Non-profit raises funds for puppy

Family of dog still needs $3,000 to treat heart valve disorder through WSU vets

JENAE LAXSON, Evergreen roots editor

Severus, just like any typical German Shephard puppy, loves to play fetch and tug-of-war. However, due to her condition, she cannot play at the level most puppies her age should, said Lori Ammons, volunteer at Cooper’s Legacy Foundation.

“Her body just cannot keep her blood oxygenated,” she said. “This is because the pulmonic valve tends to be narrowed and fused together.”

The Pullman non-profit, Cooper’s Legacy Foundation, is holding a fundraiser to help raise money for

Cooper’s Legacy Foundation is hoping to raise $3,000 for Severus, a 9-month-old German Sheppard. (COURTESY OF LORI AMMONS)

a 9-month-old puppy with a congenital heart valve disorder. 

This heart condition can be easily seen on an electrocardiogram. This type of ultrasound allows a veterinarian to see the blood through the heart, she said.

Severus is from Seattle, and the local vet who initially diagnosed her with this disorder graduated from the WSU College of Veterinary Medicine. The vet recommended that the family seek treatment at WSU, Ammons said.

WSU sets a cost with a low and a high amount for the procedure. Treatment is not difficult, but the ability to pay for it is. The family of Severus reached out to WSU’s Good Samaritan Program and the Mosby Foundation based in Virginia, she said.

Severus’ family has $1,000 to contribute and the Mosby Foundation contributed $800. Unfortunately, WSU’s Good Samaritan Fund was not able to assist them and there is still $3,000 needed to pay for her life-saving procedure, Ammons said.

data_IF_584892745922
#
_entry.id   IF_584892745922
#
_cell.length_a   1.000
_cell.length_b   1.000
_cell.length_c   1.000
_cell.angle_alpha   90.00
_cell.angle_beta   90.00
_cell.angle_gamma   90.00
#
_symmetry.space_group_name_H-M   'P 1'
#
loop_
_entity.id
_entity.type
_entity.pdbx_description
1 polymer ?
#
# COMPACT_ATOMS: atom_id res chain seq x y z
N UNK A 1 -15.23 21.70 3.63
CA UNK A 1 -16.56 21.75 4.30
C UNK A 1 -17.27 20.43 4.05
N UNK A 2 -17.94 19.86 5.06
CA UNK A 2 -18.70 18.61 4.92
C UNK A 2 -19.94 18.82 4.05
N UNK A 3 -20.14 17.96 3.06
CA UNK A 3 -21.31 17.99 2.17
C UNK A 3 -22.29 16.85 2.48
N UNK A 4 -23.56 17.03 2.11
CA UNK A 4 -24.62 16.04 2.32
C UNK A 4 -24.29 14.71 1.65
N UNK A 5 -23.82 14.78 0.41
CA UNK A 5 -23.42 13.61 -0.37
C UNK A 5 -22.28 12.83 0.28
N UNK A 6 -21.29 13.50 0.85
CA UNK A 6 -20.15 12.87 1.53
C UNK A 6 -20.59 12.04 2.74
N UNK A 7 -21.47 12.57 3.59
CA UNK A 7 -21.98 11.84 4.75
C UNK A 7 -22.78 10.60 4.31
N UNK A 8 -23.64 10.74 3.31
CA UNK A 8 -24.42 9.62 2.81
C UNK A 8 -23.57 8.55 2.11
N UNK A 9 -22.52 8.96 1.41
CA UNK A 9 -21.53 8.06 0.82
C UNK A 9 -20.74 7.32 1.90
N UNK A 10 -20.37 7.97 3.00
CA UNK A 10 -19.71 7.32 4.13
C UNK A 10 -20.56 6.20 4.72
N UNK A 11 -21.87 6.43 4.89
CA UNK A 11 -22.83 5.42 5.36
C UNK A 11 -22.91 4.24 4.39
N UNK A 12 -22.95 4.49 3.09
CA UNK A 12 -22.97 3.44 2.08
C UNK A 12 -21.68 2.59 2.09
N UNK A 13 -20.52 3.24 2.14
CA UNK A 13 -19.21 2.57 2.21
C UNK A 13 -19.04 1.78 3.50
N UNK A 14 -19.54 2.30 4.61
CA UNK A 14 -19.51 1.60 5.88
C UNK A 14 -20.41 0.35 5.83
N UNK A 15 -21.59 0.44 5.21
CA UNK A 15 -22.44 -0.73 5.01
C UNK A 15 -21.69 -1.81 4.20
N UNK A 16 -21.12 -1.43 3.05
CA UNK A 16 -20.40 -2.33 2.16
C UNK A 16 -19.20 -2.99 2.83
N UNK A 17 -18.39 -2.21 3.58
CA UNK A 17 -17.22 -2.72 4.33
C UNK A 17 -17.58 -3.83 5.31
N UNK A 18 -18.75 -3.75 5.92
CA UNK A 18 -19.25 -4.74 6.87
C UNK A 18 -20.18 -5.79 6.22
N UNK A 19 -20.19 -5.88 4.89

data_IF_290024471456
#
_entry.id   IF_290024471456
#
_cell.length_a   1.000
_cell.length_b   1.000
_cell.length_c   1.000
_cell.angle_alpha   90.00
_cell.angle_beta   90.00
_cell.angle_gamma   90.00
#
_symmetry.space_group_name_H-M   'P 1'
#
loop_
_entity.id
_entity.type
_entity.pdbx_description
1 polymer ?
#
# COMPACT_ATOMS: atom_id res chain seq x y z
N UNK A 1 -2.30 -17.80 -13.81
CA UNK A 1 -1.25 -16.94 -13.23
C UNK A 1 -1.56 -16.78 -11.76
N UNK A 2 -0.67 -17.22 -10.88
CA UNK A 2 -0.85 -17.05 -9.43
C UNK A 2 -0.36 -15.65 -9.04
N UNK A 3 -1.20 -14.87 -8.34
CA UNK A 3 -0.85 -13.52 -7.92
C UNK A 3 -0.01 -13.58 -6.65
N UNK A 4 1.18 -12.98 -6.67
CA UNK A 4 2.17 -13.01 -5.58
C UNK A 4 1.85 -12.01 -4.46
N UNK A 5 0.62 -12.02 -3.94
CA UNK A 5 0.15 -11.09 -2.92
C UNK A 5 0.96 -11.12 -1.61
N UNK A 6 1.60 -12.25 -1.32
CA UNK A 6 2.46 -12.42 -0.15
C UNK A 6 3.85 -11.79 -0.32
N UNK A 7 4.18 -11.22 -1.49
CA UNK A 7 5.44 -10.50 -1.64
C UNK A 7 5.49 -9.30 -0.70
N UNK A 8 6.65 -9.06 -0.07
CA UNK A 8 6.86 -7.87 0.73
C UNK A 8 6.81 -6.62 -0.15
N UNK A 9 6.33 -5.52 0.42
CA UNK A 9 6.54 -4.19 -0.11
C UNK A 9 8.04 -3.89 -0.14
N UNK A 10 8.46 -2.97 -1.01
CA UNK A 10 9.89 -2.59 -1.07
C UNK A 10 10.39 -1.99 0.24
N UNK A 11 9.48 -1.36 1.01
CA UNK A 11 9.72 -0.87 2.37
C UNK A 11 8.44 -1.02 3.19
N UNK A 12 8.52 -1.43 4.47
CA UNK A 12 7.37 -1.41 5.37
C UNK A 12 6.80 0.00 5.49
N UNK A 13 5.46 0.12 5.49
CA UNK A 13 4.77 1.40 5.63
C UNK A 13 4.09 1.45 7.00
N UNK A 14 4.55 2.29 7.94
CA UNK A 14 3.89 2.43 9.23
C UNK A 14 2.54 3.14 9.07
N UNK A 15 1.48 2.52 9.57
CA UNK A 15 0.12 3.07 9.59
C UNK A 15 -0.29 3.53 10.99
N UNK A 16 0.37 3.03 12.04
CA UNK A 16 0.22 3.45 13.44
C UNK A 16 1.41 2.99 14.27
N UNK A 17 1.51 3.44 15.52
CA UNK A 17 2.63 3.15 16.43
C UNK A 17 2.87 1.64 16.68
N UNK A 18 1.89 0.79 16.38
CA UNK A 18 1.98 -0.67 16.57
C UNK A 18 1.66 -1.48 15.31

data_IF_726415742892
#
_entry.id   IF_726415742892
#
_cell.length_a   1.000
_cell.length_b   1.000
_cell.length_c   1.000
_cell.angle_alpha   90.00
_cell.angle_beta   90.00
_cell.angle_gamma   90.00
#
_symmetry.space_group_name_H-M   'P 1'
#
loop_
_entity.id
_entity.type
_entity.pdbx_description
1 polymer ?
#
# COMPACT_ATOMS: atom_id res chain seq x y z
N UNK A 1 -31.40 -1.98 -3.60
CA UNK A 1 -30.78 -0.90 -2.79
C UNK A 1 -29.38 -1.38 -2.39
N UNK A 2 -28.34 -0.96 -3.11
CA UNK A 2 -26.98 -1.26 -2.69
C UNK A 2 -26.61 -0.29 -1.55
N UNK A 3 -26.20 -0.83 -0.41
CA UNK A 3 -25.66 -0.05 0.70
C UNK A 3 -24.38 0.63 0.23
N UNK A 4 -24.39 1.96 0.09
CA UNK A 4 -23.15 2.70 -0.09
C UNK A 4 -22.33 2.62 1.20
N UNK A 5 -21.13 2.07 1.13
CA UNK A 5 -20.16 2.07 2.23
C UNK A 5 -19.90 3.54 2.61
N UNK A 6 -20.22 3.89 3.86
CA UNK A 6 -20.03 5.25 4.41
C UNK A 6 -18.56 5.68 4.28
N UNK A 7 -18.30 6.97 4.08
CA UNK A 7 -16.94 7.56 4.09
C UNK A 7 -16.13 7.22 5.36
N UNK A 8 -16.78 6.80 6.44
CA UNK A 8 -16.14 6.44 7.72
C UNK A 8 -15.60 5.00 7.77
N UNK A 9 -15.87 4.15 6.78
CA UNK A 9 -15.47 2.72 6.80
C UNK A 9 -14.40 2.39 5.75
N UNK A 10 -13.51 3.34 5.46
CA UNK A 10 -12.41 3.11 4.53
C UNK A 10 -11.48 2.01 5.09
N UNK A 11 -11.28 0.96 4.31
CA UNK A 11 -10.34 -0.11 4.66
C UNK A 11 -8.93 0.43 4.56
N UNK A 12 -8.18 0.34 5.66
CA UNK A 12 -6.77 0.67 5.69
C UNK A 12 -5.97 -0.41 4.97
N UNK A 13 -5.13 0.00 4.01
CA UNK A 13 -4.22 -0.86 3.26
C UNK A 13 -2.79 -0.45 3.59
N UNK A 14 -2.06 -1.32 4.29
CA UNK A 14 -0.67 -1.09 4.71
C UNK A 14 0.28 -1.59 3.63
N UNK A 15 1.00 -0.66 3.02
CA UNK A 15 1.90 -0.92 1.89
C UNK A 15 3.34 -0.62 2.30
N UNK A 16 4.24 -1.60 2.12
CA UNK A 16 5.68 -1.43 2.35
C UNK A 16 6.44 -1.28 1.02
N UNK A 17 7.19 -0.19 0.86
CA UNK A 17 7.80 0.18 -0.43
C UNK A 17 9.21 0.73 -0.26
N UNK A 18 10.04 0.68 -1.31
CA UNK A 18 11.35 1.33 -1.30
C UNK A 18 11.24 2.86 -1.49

The outcome for the animal depends on the severity of the condition and the age of the patient. If the animal’s unique situation is not severe, the patient can go on to live a relatively normal life, said Ryan Baumwart, doctor of veterinary medicine at WSU.

“This type of heart valve disorder can produce symptoms that range from the animal easily fatiguing to passing out,” he said. “Some animals go into heart failure without intervention.”

The surgery also is minimally invasive, and the patient is typically sent home the next day, he said. A tiny incision is made in the neck, and the dog sees immediate improvement, aside from the general effects of anesthesia.

“While this surgery is not a curative fix, it will allow the patient to live and have a relatively normal life,” Dr. Baumwart said .

Without any treatment for this disorder, the animal will start to get fluid build-up in the lungs, arrhythmia and will eventually lead to death, he said.

“We do this on an ongoing basis and we have a whole tab of success stories,” Ammons said. “Our foundation receives the greatest satisfaction from being able to help another family save their pet.”